Vatican City — Discalced Carmelite Fr. Reginald Foster — a world-renowned teacher of Latin, former longtime Vatican Latinist and colorful character who intrigued journalists — died in Milwaukee Dec. 25 at the age of 81.
Fr. Michael Berry, the Wisconsin-based provincial of the Discalced Carmelites, told the Milwaukee Journal Sentinel that Foster had tested positive for COVID-19 in early December, and he expected the official cause of death to be complications from the coronavirus.
In a Latin-language message to the superior general of the Discalced Carmelites, Cardinal Pietro Parolin, Vatican secretary of state, conveyed Pope Francis' gratitude for Foster's contributions to the church, as well as his condolences and prayers after Foster made his way "ad Patris domvm" (to the house of the Father).
Foster's unusual method of throwing students straight into Latin texts, designed to help them love the language before memorizing grammatical rules, brought hundreds of students to his various classrooms, particularly at Rome's Pontifical Gregorian University.
Between classes, Foster often was seen on the university's front steps wearing his blue workman's uniform, purchased from JC Penney, and drinking a beer. Students and journalists would pass by for a chat, almost always assured of hearing him say something most people would consider inappropriate, even if it had not come from a priest.
The popularity of his classes, and Foster's disregard for whether or not the students were enrolled and paying the university, led to tensions with the Gregorian administration. He was ousted in 2006 but found benefactors to help him open a free Latin academy in the city.
An international crowd of Latin teachers and aspiring Latin teachers, hoping to inspire their students like Foster did, would apply each year for his summer classes held "sub arboribus" (under the trees) at the Carmelite residence where he lived.
For years he was the star of "Latin Lover," a program of Vatican Radio's English section that gave him an opportunity to talk about the Latin in people's favorite hymns and prayers, but also about poetry, politics, history, inscriptions on buildings and ways to coin new phrases in Latin.
He also gave a tour of Rome sites associated with Julius Caesar each year on the Ides of March (March 15), the anniversary of Caesar's murder. The Carmelite would read accounts of the murder in Latin near the presumed site of the killing and then, pouring wine for each member of the tour, lead the singing of an ode to the emperor in the Roman Forum.
A series of health problems began when he broke his thighbone in 2008; he was re-hospitalized with an infection early in 2009 and had heart surgery. In the end, he was sent back to his native Milwaukee for rehabilitation where he began teaching again, although initially he had hoped to return to Rome.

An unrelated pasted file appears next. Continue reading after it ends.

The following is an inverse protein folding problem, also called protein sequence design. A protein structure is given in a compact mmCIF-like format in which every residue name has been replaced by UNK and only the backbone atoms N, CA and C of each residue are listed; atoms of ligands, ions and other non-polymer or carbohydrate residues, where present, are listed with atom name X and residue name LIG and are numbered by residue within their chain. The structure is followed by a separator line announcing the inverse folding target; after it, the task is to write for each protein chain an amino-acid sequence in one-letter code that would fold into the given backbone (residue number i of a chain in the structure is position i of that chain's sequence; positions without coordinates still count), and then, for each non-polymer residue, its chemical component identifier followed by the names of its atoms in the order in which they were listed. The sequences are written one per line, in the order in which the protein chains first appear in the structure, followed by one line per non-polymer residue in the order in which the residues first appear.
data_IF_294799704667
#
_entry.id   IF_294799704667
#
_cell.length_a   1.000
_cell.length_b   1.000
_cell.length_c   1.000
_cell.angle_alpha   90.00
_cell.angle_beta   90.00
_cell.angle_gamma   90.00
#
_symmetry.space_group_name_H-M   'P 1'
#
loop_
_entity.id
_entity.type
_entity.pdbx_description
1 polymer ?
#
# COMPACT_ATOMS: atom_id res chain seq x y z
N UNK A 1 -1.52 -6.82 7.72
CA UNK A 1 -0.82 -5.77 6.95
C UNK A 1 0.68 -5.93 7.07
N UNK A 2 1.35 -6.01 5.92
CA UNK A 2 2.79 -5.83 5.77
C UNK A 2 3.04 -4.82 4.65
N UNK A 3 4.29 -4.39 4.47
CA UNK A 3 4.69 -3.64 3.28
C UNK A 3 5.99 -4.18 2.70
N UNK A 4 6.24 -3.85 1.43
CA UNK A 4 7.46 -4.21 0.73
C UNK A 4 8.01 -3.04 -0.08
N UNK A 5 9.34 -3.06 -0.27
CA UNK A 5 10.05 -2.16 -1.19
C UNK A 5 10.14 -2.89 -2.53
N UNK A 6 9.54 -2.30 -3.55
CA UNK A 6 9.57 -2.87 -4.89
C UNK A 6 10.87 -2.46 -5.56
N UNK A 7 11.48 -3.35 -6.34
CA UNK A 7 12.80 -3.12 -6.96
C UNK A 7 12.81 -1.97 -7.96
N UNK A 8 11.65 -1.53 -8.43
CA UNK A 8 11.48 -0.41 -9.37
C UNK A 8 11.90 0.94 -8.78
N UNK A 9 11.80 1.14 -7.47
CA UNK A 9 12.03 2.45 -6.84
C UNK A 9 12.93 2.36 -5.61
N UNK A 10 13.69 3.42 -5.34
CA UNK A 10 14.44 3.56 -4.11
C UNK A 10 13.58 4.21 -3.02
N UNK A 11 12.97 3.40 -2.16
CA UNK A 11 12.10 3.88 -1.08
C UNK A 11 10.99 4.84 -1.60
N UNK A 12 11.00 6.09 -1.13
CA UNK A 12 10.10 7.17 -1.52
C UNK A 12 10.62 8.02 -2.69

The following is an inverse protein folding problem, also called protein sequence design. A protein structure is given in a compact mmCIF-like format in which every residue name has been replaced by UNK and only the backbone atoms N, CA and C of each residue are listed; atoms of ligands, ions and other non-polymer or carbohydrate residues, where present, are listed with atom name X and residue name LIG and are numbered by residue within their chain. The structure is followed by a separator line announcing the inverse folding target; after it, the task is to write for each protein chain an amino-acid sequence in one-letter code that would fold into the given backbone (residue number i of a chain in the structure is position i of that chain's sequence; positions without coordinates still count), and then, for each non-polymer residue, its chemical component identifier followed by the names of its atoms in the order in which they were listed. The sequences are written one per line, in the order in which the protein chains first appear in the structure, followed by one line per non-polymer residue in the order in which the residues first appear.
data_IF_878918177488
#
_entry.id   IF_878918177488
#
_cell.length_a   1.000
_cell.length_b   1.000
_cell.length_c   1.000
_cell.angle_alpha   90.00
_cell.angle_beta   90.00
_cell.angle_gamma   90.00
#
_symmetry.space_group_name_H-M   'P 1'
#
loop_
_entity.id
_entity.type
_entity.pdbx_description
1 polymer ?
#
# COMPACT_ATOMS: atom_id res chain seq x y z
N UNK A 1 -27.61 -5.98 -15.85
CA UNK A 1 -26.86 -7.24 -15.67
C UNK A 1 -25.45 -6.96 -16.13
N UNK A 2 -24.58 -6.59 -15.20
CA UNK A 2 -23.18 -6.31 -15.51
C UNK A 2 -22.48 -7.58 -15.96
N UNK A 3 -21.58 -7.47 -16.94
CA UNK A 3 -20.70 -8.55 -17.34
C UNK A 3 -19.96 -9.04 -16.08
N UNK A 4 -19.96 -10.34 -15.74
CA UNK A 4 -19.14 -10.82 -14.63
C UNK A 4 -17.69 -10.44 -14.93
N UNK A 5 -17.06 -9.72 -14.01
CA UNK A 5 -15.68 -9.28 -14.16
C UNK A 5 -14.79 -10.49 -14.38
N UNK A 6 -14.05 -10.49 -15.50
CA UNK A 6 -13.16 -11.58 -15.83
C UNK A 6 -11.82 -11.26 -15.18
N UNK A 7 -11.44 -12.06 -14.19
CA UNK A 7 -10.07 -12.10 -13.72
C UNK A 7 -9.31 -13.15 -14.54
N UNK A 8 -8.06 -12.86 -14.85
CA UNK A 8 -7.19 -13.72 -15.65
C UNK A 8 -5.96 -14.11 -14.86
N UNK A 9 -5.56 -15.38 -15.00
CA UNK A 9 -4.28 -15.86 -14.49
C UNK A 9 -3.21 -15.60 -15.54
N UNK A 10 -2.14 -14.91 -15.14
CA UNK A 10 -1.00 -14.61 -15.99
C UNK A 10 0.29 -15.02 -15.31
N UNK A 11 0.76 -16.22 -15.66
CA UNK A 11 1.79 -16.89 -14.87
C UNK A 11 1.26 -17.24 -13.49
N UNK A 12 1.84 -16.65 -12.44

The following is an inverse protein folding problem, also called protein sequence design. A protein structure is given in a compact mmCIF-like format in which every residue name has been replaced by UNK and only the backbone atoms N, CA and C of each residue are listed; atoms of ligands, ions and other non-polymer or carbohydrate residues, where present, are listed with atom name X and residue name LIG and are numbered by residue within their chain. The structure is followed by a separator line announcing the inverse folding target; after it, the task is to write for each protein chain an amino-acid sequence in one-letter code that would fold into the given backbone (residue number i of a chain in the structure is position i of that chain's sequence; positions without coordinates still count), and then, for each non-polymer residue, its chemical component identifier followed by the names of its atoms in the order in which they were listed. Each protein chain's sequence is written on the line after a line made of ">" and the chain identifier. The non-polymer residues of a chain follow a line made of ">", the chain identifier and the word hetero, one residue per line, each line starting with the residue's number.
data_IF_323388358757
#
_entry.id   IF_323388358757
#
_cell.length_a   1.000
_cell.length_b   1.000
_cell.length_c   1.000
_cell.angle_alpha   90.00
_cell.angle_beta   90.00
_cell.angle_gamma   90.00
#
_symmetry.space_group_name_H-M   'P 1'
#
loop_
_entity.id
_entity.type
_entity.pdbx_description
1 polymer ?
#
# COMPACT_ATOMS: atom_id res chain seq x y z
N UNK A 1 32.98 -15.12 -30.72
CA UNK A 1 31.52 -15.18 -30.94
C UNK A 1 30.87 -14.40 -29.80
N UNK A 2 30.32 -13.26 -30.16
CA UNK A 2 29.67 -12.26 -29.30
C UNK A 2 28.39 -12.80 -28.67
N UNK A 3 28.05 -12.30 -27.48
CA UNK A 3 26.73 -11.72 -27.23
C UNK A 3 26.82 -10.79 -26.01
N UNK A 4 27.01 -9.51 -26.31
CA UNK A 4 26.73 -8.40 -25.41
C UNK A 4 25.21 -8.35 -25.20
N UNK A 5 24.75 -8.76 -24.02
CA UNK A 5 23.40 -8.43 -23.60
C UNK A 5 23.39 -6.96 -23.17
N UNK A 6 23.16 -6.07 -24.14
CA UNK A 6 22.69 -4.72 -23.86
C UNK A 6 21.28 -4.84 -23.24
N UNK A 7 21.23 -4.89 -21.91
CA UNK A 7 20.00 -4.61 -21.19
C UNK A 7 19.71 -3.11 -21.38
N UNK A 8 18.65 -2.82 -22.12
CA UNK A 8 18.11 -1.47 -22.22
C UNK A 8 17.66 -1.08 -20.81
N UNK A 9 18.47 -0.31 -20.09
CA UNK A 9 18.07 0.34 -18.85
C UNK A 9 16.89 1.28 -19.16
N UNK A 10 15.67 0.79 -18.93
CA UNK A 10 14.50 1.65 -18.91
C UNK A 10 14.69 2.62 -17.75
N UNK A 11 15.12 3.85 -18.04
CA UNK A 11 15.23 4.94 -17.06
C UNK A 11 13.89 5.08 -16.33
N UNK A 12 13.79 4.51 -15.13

Benedictine Fr. Daniel McCarthy, who had been working with Foster for more than 10 years putting together a multi-volume series of books based on the Carmelite's unique teaching method, told Catholic News Service Dec. 27 that just two days before he died, Foster had set a schedule of two-hour phone calls with him to begin working on the next volume.
"He was in quarantine in his care facility since last March or April," but he continued teaching. "He tried Zoom, but it was too frustrating. He really needed someone to manage the technical side for him." When that didn't work, he moved to one-on-one sessions using Facetime or Google Duo, and that continued until about a week before his death.
"He taught me patience and humility," McCarthy said.
The Latin poets and politicians, saints and sinners whose writings provided the basic texts for Foster's classes "had seen it all and done it all," the Benedictine said. Foster saw reading and reciting their work as continuing a conversation with them down through the ages, bringing one's own humanity, talent and frailty to discussions filled with those failings, but also beauty and great achievements.
Born Nov. 13, 1939, in Milwaukee, he entered the minor seminary at the age of 13, entered the Discalced Carmelite novitiate in 1958 and professed his vows in 1959. Sent to Rome to study in the 1960s, he was ordained to the priesthood there in April 1966.
Foster was summoned to the Vatican in 1969 when word of his academic achievements in Latin spread. By then, the office once known as Secretary for Briefs to Princes had been renamed the Latin Language Department of the First Section of the Secretariat of State.
Even as Latin declined as the common language of the church, the Latin section has continued to translate and publish virtually everything that comes off the pen of the pope. Foster retired from his Vatican post in 2009 when his poor health forced his move back to the United States.